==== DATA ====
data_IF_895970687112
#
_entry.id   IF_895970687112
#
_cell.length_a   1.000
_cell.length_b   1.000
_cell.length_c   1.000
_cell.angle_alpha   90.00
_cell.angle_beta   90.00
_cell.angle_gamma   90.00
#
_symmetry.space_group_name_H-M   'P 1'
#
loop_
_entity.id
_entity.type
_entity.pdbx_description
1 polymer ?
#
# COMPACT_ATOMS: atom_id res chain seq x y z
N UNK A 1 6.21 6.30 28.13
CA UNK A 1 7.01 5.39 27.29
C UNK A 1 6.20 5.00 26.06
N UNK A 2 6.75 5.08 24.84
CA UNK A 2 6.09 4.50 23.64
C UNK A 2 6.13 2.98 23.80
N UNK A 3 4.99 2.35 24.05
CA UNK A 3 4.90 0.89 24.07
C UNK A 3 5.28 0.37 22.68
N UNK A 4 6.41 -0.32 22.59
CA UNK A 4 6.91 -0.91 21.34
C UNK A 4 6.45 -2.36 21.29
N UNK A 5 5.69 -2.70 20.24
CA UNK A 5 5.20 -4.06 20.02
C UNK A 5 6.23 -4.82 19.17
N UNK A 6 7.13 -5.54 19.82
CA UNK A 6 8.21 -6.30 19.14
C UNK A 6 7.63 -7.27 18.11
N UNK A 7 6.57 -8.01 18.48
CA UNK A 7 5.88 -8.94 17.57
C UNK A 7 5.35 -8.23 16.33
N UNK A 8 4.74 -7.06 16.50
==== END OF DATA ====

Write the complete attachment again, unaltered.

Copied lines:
data_IF_895970687112
#
_entry.id   IF_895970687112
#
_cell.length_a   1.000
_cell.length_b   1.000
_cell.length_c   1.000
_cell.angle_alpha   90.00
_cell.angle_beta   90.00
_cell.angle_gamma   90.00
#
_symmetry.space_group_name_H-M   'P 1'
#
loop_
_entity.id
_entity.type
_entity.pdbx_description
1 polymer ?
#
# COMPACT_ATOMS: atom_id res chain seq x y z
N UNK A 1 6.21 6.30 28.13
CA UNK A 1 7.01 5.39 27.29
C UNK A 1 6.20 5.00 26.06
N UNK A 2 6.75 5.08 24.84
CA UNK A 2 6.09 4.50 23.64
C UNK A 2 6.13 2.98 23.80
N UNK A 3 4.99 2.35 24.05
CA UNK A 3 4.90 0.89 24.07
C UNK A 3 5.28 0.37 22.68
N UNK A 4 6.41 -0.32 22.59
CA UNK A 4 6.91 -0.91 21.34
C UNK A 4 6.45 -2.36 21.29
N UNK A 5 5.69 -2.70 20.24
CA UNK A 5 5.20 -4.06 20.02
C UNK A 5 6.23 -4.82 19.17
N UNK A 6 7.13 -5.54 19.82
CA UNK A 6 8.21 -6.30 19.14
C UNK A 6 7.63 -7.27 18.11
N UNK A 7 6.57 -8.01 18.48
CA UNK A 7 5.88 -8.94 17.57
C UNK A 7 5.35 -8.23 16.33
N UNK A 8 4.74 -7.06 16.50